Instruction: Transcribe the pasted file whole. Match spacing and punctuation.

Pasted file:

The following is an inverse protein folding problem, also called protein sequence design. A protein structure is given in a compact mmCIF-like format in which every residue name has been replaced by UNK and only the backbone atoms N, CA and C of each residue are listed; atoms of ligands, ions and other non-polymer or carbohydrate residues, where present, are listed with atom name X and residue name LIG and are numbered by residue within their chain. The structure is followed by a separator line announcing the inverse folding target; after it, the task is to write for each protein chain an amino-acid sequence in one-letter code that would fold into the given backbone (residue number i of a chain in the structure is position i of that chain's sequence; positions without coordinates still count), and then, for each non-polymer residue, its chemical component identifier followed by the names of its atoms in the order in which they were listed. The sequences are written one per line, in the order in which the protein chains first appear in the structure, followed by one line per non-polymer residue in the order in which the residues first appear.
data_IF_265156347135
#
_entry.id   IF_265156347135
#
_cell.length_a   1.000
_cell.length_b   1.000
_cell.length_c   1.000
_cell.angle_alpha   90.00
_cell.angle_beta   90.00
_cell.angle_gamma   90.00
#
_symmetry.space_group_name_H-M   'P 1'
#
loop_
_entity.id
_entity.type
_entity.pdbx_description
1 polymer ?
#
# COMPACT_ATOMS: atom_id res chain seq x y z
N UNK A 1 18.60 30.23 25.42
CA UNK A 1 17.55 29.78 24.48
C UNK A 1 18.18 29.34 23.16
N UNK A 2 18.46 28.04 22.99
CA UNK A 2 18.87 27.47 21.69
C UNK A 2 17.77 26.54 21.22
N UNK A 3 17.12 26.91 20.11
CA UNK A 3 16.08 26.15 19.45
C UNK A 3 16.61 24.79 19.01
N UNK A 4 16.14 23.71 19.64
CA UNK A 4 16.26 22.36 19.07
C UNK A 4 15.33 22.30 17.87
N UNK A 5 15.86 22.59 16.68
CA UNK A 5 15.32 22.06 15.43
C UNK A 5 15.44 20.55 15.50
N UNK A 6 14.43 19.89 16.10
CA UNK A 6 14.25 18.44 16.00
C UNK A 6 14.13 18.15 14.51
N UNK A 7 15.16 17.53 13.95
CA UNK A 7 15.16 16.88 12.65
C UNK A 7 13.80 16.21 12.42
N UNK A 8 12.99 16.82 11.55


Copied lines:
The following is an inverse protein folding problem, also called protein sequence design. A protein structure is given in a compact mmCIF-like format in which every residue name has been replaced by UNK and only the backbone atoms N, CA and C of each residue are listed; atoms of ligands, ions and other non-polymer or carbohydrate residues, where present, are listed with atom name X and residue name LIG and are numbered by residue within their chain. The structure is followed by a separator line announcing the inverse folding target; after it, the task is to write for each protein chain an amino-acid sequence in one-letter code that would fold into the given backbone (residue number i of a chain in the structure is position i of that chain's sequence; positions without coordinates still count), and then, for each non-polymer residue, its chemical component identifier followed by the names of its atoms in the order in which they were listed. The sequences are written one per line, in the order in which the protein chains first appear in the structure, followed by one line per non-polymer residue in the order in which the residues first appear.
data_IF_265156347135
#
_entry.id   IF_265156347135
#
_cell.length_a   1.000
_cell.length_b   1.000
_cell.length_c   1.000
_cell.angle_alpha   90.00
_cell.angle_beta   90.00
_cell.angle_gamma   90.00
#
_symmetry.space_group_name_H-M   'P 1'
#
loop_
_entity.id
_entity.type
_entity.pdbx_description
1 polymer ?
#
# COMPACT_ATOMS: atom_id res chain seq x y z
N UNK A 1 18.60 30.23 25.42
CA UNK A 1 17.55 29.78 24.48
C UNK A 1 18.18 29.34 23.16
N UNK A 2 18.46 28.04 22.99
CA UNK A 2 18.87 27.47 21.69
C UNK A 2 17.77 26.54 21.22
N UNK A 3 17.12 26.91 20.11
CA UNK A 3 16.08 26.15 19.45
C UNK A 3 16.61 24.79 19.01
N UNK A 4 16.14 23.71 19.64
CA UNK A 4 16.26 22.36 19.07
C UNK A 4 15.33 22.30 17.87
N UNK A 5 15.86 22.59 16.68
CA UNK A 5 15.32 22.06 15.43
C UNK A 5 15.44 20.55 15.50
N UNK A 6 14.43 19.89 16.10
CA UNK A 6 14.25 18.44 16.00
C UNK A 6 14.13 18.15 14.51
N UNK A 7 15.16 17.53 13.95
CA UNK A 7 15.16 16.88 12.65
C UNK A 7 13.80 16.21 12.42
N UNK A 8 12.99 16.82 11.55